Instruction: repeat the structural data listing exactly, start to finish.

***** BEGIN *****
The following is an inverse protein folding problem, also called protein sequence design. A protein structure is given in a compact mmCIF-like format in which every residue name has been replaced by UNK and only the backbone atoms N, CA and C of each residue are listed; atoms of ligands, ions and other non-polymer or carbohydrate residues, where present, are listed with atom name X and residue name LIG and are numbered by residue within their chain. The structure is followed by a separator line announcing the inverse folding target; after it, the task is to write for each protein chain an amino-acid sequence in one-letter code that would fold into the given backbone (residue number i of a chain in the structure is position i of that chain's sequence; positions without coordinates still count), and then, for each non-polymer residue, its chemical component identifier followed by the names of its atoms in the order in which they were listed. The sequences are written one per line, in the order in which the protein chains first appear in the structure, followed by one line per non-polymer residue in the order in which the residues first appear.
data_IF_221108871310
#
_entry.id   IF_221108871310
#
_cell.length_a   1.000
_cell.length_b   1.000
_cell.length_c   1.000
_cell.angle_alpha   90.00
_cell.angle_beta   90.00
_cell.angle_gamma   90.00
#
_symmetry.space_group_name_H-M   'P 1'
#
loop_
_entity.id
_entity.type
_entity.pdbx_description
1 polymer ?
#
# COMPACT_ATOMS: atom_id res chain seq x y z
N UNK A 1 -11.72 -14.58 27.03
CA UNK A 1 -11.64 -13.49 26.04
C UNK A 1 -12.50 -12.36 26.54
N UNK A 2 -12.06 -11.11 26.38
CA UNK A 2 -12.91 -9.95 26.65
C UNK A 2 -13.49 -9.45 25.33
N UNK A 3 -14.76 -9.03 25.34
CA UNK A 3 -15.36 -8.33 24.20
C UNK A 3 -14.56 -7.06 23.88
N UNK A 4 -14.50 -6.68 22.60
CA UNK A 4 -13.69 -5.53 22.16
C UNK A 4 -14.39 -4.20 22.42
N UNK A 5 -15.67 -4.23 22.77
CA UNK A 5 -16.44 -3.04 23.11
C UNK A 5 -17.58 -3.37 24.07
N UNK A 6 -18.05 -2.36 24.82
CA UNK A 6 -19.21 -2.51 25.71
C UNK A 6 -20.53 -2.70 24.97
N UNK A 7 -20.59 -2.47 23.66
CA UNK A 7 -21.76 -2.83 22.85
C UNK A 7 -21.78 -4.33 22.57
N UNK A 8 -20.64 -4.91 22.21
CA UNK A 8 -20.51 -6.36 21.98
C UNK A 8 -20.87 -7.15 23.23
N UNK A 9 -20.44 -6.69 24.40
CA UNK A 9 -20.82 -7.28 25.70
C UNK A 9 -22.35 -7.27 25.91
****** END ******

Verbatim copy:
The following is an inverse protein folding problem, also called protein sequence design. A protein structure is given in a compact mmCIF-like format in which every residue name has been replaced by UNK and only the backbone atoms N, CA and C of each residue are listed; atoms of ligands, ions and other non-polymer or carbohydrate residues, where present, are listed with atom name X and residue name LIG and are numbered by residue within their chain. The structure is followed by a separator line announcing the inverse folding target; after it, the task is to write for each protein chain an amino-acid sequence in one-letter code that would fold into the given backbone (residue number i of a chain in the structure is position i of that chain's sequence; positions without coordinates still count), and then, for each non-polymer residue, its chemical component identifier followed by the names of its atoms in the order in which they were listed. The sequences are written one per line, in the order in which the protein chains first appear in the structure, followed by one line per non-polymer residue in the order in which the residues first appear.
data_IF_221108871310
#
_entry.id   IF_221108871310
#
_cell.length_a   1.000
_cell.length_b   1.000
_cell.length_c   1.000
_cell.angle_alpha   90.00
_cell.angle_beta   90.00
_cell.angle_gamma   90.00
#
_symmetry.space_group_name_H-M   'P 1'
#
loop_
_entity.id
_entity.type
_entity.pdbx_description
1 polymer ?
#
# COMPACT_ATOMS: atom_id res chain seq x y z
N UNK A 1 -11.72 -14.58 27.03
CA UNK A 1 -11.64 -13.49 26.04
C UNK A 1 -12.50 -12.36 26.54
N UNK A 2 -12.06 -11.11 26.38
CA UNK A 2 -12.91 -9.95 26.65
C UNK A 2 -13.49 -9.45 25.33
N UNK A 3 -14.76 -9.03 25.34
CA UNK A 3 -15.36 -8.33 24.20
C UNK A 3 -14.56 -7.06 23.88
N UNK A 4 -14.50 -6.68 22.60
CA UNK A 4 -13.69 -5.53 22.16
C UNK A 4 -14.39 -4.20 22.42
N UNK A 5 -15.67 -4.23 22.77
CA UNK A 5 -16.44 -3.04 23.11
C UNK A 5 -17.58 -3.37 24.07
N UNK A 6 -18.05 -2.36 24.82
CA UNK A 6 -19.21 -2.51 25.71
C UNK A 6 -20.53 -2.70 24.97
N UNK A 7 -20.59 -2.47 23.66
CA UNK A 7 -21.76 -2.83 22.85
C UNK A 7 -21.78 -4.33 22.57
N UNK A 8 -20.64 -4.91 22.21
CA UNK A 8 -20.51 -6.36 21.98
C UNK A 8 -20.87 -7.15 23.23
N UNK A 9 -20.44 -6.69 24.40
CA UNK A 9 -20.82 -7.28 25.70
C UNK A 9 -22.35 -7.27 25.91